One of the hobby's lessons I keep having to learn - over and over again - is that it's ok to have to redo something, and it's often necessary to have to redo something no matter how well you thought you did it the first time. So, instead of waiting until you think you can do something "perfectly" go ahead and jump in and do it! Waiting just wastes time - and who wants to do that?!
Here's a case in point: Trackwork. Specifically, turnouts. Now, unlike scenery (just to think of a random example), I have NO problem jumping right into trackwork and trying all sorts of crazy things. I don't know if it's because I think of trackwork as a "left brained" type of thing - or if it's because most of my experience gets up to (and tends to stop) at the trackwork level, so I've got lots of practice doing it. I dunno - but the point is, I haven't any problem trying new things - and (here's the important point) redoing them if necessary.
The point of the case in point is... POINTS. Namely, that one of them came desoldered recently...
I noticed this as I was backing a cut of cars into this staging track (during one of my recent "solo ops" sessions
). In a long ago (and ill-advised) attempt to save some money on turnouts in staging ("it's 'only' staging"), I tried to make some old Micro-Engineering turnouts "DCC-friendly" by isolating the frog and cutting through the metal throwbar, reinforcing the points by soldering on a new/additional pc strip throwbar - as you can see above.
But moving the points manually (as in, with fingers) apparently, over time, will tend to work the solder joint loose. And that's what happened here - one of the points came unsoldered.
Now, I could have "just" resoldered the point - but the more I looked at it the more I figured that would be hard to do and may not have worked anyway. I'd probably end up unsoldering the OTHER point in the process. It's one thing to solder all this together at the bench - it's a different story to try and do it in place.
And, of course, there's no guarantee that the failure wouldn't just happen again sometime later.
So, since I happened to have a right-hand #6 turnout on-hand (albeit, an Atlas rather than M-E), I decided to just replace it instead.
Thankfully, I hadn't soldered the rail joints and - being in staging - hadn't even added "filler ties." So, for the most part, I was able to just slide the rail joiners along the rail enough to get past the rail joints and lift up the turnout (and, in this case, some surrounding track as well).
The geometry of the Atlas turnout is slightly different than the M-E turnout, but the length is very different. So I had to trim some of the surrounding flex track to fit.
Also, since - unlike the M-E turnout - the Atlas turnout doesn't have a "center-over spring" that locks the points in place, I had to fabricate my own from a piece of scrap piano wire.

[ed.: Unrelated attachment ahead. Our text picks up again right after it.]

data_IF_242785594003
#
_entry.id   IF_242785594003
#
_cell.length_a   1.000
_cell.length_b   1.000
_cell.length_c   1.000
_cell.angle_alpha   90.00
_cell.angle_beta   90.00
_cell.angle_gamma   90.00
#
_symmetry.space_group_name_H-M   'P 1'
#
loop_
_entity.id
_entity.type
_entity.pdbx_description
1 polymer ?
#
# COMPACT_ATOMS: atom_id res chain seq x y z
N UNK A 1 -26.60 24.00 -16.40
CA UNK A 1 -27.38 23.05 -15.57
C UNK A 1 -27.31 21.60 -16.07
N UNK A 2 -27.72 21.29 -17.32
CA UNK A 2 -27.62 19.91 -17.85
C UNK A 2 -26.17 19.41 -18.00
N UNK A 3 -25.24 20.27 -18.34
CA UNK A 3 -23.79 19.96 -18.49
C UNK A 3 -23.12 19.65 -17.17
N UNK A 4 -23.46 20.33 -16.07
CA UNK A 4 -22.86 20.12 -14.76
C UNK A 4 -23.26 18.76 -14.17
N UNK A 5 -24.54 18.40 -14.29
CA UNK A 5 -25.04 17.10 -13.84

Thankfully, since this is staging, I only need it to work - I don't need it to look that great (though, admittedly, this is how *all* the turnouts on the "Airline" modules
For the "on-stage" portions of the layout, I prefer the look of the Micro-Engineering turnouts. But the Atlas turnouts a pretty bulletproof, IMO, so are a perfectly suitable replacement in staging. And - as you can see here - pretty easy to change out if you find it necessary.
Chris, This is a problem all of us have with any turnout. Your approach to this is fine for the staging yard. But there is a way to replace the throw bars on turnouts in place that is minimally invasive to the scenery and ballast without changing track geometry especially if it works.ReplyDelete
I have had great success replacing turnout throw bars with circuit board replacements with the turnouts in place. I use Clover House #1267 HO Scale PC Tie Throw Bar Strips. At $6.00 for 12 strips they should last a while. OR you can make your own. The clover house strips can be drilled and tapped if necessary. I have used Atlas turnouts quite a lot on my railroad. The same problem you are having with broken solder joints plagues the Atlas turnouts. The points are held in with pins on the throw bar. They tend to pop out of those pins. WHen they get to the point where they won't hold the points in alignment anymore I replace them with the Clover strips. They solder well to these strips being nickle silver. There are advantages to doing this. If you shim them up so they touch the stock rails you have another point of electrical contact to the bottom of the rail and points. They won't flex much which is a good thing for the solder joint. Make sure that you cut the circuit board tie between the points so you don't get a short. I use a razor saw before I install it. If your using under track turnout motors I also drill a hole in the center of the bar and cut two more gaps on each side. This just ensures that a short will not happen through the throw bar. It can also be used as a centering point. I always spread out the point rails a little farther from the Atlas point mounting so they don't travel as much. If your using motors you can reduce the throw. Just my two cents. Bill Shanaman